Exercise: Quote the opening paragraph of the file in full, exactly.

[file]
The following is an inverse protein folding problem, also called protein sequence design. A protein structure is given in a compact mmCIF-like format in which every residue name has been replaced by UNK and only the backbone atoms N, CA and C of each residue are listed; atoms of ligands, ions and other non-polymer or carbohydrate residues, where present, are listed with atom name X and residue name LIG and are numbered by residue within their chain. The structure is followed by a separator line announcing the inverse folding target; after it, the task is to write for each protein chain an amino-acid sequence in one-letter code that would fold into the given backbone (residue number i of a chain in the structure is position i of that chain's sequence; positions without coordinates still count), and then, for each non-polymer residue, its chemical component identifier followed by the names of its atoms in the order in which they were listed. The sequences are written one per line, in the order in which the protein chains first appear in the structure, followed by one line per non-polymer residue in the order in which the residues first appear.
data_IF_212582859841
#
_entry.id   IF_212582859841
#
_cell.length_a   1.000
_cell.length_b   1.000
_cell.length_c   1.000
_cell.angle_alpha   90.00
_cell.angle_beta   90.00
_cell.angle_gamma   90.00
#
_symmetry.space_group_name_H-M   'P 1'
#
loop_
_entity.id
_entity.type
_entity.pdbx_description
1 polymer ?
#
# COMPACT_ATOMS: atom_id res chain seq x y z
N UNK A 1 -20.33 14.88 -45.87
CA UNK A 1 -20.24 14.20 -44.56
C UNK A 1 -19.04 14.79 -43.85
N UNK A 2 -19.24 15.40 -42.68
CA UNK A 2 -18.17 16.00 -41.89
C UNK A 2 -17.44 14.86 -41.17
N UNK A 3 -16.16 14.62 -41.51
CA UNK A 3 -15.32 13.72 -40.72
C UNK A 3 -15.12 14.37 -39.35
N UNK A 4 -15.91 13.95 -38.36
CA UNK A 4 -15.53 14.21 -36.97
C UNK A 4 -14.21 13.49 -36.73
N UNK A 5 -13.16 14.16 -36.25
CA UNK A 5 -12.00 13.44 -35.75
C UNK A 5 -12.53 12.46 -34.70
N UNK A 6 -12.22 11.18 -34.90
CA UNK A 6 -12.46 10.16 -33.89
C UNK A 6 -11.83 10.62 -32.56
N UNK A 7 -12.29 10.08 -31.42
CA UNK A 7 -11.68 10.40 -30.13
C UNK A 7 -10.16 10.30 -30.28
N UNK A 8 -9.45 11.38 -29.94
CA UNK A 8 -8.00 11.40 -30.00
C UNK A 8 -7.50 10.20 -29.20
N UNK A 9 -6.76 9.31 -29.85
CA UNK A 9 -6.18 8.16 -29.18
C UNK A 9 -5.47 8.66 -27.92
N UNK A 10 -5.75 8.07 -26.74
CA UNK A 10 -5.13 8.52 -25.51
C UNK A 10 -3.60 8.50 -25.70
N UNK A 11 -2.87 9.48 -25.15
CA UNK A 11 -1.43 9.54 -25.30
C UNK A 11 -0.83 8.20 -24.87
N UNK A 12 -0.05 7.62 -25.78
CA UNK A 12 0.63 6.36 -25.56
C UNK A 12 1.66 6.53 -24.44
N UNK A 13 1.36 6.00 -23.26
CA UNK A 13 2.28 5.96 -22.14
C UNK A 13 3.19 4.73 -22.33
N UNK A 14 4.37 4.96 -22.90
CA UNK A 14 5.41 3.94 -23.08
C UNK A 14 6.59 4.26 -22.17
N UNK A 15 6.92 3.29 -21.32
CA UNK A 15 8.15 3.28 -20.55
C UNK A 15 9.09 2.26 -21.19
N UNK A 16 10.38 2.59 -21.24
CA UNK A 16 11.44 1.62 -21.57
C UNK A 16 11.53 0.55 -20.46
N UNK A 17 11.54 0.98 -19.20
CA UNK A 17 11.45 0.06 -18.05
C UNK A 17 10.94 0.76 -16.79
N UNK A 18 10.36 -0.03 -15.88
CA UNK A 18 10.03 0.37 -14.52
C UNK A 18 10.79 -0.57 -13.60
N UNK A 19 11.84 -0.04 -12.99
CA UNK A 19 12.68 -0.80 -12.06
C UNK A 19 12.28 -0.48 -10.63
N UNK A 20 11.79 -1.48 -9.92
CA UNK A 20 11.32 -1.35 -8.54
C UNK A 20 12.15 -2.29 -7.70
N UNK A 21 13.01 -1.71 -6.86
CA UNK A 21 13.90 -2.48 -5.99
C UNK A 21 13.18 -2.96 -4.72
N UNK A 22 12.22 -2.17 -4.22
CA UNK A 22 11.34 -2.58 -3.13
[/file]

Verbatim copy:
The following is an inverse protein folding problem, also called protein sequence design. A protein structure is given in a compact mmCIF-like format in which every residue name has been replaced by UNK and only the backbone atoms N, CA and C of each residue are listed; atoms of ligands, ions and other non-polymer or carbohydrate residues, where present, are listed with atom name X and residue name LIG and are numbered by residue within their chain. The structure is followed by a separator line announcing the inverse folding target; after it, the task is to write for each protein chain an amino-acid sequence in one-letter code that would fold into the given backbone (residue number i of a chain in the structure is position i of that chain's sequence; positions without coordinates still count), and then, for each non-polymer residue, its chemical component identifier followed by the names of its atoms in the order in which they were listed. The sequences are written one per line, in the order in which the protein chains first appear in the structure, followed by one line per non-polymer residue in the order in which the residues first appear.